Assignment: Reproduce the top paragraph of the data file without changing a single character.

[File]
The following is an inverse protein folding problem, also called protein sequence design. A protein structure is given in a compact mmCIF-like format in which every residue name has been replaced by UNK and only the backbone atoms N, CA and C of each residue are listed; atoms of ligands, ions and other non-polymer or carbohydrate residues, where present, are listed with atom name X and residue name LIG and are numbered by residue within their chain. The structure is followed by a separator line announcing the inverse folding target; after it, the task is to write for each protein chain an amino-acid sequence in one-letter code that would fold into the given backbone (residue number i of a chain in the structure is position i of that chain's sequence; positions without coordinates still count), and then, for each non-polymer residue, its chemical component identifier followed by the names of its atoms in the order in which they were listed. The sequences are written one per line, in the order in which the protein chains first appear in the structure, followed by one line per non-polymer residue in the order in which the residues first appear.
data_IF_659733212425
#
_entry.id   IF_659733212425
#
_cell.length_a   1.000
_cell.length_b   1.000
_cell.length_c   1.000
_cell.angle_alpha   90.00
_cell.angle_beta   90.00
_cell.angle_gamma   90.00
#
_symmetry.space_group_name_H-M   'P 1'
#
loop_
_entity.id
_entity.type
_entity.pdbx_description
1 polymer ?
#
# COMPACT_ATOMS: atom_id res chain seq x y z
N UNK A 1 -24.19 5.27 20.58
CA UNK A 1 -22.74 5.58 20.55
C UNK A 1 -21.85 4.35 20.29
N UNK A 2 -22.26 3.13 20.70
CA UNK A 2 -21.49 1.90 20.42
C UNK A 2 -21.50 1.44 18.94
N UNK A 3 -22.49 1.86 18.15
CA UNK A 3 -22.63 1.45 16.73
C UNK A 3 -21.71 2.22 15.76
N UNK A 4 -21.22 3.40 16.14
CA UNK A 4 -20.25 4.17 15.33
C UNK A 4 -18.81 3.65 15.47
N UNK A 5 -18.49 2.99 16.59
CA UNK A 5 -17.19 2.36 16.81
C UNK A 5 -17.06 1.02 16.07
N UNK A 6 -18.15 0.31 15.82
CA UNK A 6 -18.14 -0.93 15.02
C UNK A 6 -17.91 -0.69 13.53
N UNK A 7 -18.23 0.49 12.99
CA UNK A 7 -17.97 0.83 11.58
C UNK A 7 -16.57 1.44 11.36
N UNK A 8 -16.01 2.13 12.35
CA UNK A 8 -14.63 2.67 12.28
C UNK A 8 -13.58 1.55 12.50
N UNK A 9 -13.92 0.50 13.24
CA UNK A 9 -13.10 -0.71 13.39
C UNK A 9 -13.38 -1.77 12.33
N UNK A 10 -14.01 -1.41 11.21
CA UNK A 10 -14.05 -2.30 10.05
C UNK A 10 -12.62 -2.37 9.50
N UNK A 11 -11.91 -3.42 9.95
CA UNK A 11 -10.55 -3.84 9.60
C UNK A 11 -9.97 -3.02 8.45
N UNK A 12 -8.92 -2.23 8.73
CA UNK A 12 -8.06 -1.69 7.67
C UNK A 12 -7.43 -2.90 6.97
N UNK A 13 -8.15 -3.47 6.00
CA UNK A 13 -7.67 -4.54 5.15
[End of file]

The following is an inverse protein folding problem, also called protein sequence design. A protein structure is given in a compact mmCIF-like format in which every residue name has been replaced by UNK and only the backbone atoms N, CA and C of each residue are listed; atoms of ligands, ions and other non-polymer or carbohydrate residues, where present, are listed with atom name X and residue name LIG and are numbered by residue within their chain. The structure is followed by a separator line announcing the inverse folding target; after it, the task is to write for each protein chain an amino-acid sequence in one-letter code that would fold into the given backbone (residue number i of a chain in the structure is position i of that chain's sequence; positions without coordinates still count), and then, for each non-polymer residue, its chemical component identifier followed by the names of its atoms in the order in which they were listed. The sequences are written one per line, in the order in which the protein chains first appear in the structure, followed by one line per non-polymer residue in the order in which the residues first appear.